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Under the employers' liability system, which entirely governed the compensation of workmen for industrial accidents before the institution of the employers' insurance system of the workmen's compensation laws, the legal fraternity received out of the damages obtained in employees' suits contingent fees, amounting to from thirty-three to fifty per cent of such damages. One of the aims of the employers' insurance system is elimination, of such fees or their reduction to a percentage giving the injured employee the great bulk of the award for his injuries. The comparative simplicity of the insurance system makes such elimination or reduction possible. As a check upon carrying over of the old regime of excessive fees into the new order, section twenty-four of the Workmen’s Compensation Law conditions claims for legal services upon approval of the Commission. Nothing in the law, however, prevents the voluntary giving up by a successful compensation claimant of part or all of his award to other persons. "Runners," corresponding to the “ ambulance chasers ” of the old system, have reaped a harvest of such payments from ignorant employees. The runners have hunted up claimants, brought them before the Commission and acted as spokemen for them at compensation hearings. These runners established with certain employees of the state insurance fund graft relations which were exposed by the governor's investigation of 1918. The investigator recommended that collection of a fee without approval of the Commission be made a misdemeanor. The Legislature of 1920 has complied with his recommendation, and has also prohibited solicitation of compensation business: L. 1920, ch. 529, effective May 5, 1920.

The Appellate Division of the First Department has warned members of the bar that evasion of the letter or spirit of the Workmen's Compensation Law, as concerns fees for legal services, will be punished by court orders. The warning is contained in the following opinion in disciplinary proceedings instituted by the Association of the Bar of the City of New York. History of the case is sufficiently given in the text.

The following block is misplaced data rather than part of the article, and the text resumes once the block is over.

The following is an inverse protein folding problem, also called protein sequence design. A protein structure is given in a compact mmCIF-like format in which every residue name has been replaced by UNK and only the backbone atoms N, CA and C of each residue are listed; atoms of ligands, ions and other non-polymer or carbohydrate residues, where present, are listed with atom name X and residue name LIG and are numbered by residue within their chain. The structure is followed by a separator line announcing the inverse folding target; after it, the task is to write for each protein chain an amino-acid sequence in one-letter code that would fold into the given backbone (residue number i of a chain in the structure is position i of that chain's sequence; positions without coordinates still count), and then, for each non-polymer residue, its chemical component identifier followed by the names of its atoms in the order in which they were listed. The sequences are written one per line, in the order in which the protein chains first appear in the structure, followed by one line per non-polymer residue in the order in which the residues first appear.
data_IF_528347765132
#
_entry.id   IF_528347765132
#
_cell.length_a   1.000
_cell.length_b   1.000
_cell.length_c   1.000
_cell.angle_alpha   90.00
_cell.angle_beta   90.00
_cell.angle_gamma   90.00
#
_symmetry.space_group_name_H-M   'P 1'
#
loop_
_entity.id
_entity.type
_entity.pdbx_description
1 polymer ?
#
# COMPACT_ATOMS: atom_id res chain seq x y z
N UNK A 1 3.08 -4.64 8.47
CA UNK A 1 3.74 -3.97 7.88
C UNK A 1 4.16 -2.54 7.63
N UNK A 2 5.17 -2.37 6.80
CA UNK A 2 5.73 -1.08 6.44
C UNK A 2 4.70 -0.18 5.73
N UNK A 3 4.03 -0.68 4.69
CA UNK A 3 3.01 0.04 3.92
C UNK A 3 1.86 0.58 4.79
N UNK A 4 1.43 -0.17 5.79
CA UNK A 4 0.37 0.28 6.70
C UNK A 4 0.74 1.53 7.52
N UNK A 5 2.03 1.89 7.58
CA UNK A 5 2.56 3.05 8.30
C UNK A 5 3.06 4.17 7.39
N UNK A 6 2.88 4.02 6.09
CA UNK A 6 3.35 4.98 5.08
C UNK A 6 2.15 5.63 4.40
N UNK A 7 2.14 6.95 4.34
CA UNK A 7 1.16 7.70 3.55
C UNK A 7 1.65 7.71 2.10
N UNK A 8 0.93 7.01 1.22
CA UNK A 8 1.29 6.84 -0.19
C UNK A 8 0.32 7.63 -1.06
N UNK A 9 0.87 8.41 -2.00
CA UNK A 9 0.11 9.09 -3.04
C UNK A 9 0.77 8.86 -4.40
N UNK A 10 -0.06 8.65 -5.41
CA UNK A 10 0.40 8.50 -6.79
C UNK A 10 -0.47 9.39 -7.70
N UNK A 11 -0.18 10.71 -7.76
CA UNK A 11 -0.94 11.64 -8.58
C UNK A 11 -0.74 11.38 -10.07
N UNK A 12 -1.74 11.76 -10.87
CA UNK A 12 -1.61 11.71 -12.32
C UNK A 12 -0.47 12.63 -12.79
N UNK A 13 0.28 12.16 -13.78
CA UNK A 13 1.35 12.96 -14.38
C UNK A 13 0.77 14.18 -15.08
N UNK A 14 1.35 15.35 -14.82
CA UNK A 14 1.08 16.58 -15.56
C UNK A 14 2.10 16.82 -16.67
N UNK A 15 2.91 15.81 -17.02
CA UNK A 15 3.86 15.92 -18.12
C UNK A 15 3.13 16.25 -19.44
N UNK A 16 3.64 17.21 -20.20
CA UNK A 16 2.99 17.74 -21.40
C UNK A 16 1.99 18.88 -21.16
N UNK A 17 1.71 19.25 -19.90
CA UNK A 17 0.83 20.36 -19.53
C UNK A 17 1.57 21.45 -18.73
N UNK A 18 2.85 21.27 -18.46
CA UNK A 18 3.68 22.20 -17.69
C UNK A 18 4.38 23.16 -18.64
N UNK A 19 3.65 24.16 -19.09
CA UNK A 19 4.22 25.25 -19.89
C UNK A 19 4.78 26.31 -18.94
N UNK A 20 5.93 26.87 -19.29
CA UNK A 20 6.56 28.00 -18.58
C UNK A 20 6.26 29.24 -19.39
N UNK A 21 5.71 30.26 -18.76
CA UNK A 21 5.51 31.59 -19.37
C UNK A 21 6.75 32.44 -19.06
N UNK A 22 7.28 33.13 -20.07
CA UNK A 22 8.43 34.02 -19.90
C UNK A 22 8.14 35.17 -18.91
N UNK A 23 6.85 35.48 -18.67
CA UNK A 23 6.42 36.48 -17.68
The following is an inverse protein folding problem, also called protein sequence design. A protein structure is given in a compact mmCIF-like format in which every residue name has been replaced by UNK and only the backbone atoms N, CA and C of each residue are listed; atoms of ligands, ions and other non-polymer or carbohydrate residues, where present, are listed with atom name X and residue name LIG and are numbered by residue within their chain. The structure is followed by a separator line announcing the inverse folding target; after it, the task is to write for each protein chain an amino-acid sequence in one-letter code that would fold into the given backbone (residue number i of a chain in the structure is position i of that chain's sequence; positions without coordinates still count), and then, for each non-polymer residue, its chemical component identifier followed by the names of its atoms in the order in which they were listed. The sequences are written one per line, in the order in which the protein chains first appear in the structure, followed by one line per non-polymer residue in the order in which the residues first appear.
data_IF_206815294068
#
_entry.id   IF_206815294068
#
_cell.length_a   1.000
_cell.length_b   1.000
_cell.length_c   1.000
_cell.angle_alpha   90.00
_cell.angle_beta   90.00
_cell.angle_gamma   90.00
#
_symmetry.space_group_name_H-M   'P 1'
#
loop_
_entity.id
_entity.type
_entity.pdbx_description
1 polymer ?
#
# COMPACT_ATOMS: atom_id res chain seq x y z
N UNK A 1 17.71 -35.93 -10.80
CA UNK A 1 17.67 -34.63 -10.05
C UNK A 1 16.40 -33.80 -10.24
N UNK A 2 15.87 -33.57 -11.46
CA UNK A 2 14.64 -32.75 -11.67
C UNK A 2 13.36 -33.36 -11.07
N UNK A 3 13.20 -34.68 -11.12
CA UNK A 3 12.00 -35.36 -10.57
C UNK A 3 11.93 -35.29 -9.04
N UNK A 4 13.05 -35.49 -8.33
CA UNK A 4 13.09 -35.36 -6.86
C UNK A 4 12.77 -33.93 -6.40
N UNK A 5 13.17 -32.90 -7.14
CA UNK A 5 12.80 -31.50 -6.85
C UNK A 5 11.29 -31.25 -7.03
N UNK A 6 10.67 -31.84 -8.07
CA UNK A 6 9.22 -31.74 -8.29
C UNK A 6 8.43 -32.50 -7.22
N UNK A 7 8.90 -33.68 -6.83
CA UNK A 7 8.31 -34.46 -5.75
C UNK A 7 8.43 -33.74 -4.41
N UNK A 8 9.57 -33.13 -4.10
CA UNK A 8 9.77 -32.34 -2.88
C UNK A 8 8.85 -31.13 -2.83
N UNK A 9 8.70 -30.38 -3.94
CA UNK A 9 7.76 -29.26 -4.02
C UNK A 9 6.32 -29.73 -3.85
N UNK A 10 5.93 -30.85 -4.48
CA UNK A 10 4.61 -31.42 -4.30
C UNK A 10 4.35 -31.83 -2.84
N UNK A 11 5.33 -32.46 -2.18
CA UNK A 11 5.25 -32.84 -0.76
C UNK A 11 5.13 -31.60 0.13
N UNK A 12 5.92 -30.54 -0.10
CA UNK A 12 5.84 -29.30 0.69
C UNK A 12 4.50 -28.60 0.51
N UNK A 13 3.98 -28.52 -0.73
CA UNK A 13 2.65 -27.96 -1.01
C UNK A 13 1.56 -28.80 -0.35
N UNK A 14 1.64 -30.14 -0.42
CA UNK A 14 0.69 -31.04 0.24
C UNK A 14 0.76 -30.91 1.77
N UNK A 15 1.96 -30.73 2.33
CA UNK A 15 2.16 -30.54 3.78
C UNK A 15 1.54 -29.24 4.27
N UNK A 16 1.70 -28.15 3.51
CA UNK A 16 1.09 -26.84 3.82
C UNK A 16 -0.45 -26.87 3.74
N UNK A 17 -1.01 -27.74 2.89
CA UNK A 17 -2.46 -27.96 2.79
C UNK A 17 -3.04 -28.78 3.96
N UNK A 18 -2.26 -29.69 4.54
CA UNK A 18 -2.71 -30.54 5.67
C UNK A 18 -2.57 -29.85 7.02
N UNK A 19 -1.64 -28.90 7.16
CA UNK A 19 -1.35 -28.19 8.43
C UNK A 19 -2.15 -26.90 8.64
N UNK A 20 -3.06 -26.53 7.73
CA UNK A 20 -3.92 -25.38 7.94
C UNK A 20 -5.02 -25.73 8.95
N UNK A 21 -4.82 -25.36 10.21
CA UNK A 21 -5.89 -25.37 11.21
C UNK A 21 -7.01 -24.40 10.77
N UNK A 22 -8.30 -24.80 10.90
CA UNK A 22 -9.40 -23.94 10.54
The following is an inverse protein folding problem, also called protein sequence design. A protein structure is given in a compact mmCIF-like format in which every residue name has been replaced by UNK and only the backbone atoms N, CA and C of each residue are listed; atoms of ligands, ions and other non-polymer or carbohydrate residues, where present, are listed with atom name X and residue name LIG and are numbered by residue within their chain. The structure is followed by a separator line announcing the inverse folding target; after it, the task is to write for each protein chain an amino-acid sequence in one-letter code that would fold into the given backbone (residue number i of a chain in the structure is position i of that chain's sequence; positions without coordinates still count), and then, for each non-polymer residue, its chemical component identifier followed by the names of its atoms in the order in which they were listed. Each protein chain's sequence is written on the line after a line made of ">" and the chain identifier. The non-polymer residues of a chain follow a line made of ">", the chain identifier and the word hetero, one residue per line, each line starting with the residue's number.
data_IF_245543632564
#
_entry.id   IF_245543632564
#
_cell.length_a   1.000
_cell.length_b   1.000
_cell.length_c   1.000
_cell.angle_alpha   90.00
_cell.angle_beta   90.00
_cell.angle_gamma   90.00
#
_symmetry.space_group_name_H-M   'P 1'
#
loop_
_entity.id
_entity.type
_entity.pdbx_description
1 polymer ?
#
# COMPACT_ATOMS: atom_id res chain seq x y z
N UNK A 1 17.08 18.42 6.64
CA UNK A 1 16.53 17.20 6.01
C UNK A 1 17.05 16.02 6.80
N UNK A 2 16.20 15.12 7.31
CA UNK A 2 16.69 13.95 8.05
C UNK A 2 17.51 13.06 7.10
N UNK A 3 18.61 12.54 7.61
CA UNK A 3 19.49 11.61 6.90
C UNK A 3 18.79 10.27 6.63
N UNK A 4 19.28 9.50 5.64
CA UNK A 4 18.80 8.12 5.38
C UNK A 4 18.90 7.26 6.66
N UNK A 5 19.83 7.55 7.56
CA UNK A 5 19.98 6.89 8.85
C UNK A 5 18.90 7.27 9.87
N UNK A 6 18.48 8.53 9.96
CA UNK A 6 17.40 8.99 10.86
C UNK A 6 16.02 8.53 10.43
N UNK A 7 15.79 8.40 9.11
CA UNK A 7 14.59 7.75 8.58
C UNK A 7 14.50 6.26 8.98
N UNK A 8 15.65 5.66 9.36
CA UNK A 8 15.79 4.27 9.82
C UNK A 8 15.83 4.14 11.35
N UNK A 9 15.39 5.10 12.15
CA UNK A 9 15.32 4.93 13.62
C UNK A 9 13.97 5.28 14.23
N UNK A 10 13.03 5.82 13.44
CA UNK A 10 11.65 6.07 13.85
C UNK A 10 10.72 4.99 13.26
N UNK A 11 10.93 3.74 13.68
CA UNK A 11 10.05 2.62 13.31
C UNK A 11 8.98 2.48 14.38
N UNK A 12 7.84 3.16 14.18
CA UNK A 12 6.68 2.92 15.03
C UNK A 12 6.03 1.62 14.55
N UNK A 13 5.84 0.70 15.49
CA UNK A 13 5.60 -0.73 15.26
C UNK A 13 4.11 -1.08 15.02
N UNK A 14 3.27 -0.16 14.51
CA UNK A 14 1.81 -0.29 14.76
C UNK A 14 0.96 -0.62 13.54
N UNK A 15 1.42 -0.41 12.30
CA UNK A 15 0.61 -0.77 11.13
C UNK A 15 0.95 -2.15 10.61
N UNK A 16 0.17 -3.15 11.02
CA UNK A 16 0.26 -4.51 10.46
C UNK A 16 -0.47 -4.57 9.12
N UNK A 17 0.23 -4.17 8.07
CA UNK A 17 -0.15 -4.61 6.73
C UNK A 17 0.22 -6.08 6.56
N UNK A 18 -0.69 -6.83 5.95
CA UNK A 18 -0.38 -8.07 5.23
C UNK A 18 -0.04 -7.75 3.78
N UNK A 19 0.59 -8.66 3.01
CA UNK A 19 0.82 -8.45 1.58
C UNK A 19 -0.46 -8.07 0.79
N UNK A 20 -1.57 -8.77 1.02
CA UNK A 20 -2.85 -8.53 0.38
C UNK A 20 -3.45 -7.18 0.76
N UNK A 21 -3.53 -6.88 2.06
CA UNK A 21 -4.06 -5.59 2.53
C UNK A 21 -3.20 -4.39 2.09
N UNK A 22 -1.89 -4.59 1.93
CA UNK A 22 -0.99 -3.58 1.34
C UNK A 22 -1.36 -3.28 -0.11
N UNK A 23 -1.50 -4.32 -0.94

MATTER OF FISCH, 188 App. Div. 525, July 3, 1919. CLARKE, P. J.: The respondent was admitted to the bar at a term of the Appellate Division, First Department, in November, 1912. He is charged with having been guilty of misconduct as an attorney at law as follows:

In 1915 the Workmen's Compensation Commission made an award to one Philip Dreisner for personal injuries suffered by him. Thereafter the Commission upon the joint request of Dreisner and his employer's insurance company directed a rehearing in the matter. Dreisner then retained the respondent to aet as his attorney before the Commissioners and signed an agreement whereby he agreed to pay the respondent 50 per cent of any amount recovered in his behalf. While the case was pending before the Commission and after several hearings in the matter had been held the respondent learned that the Workmen's Compensation Law contained the following provision : “ Claims for legal services in connection with any claim arising under this chapter, and elaims for services or treatment rendered or supplies furnished pursuant to section 13 of this chapter, shall not be enforceable unless approved by the commission. If so approved, such claim or claims shall become a lien upon the compensation awarded, but shall be paid therefrom only in the manner fixed by the commission." (Consol. Laws, chap. 67 (Laws of 1914, chap. 41], § 24.) *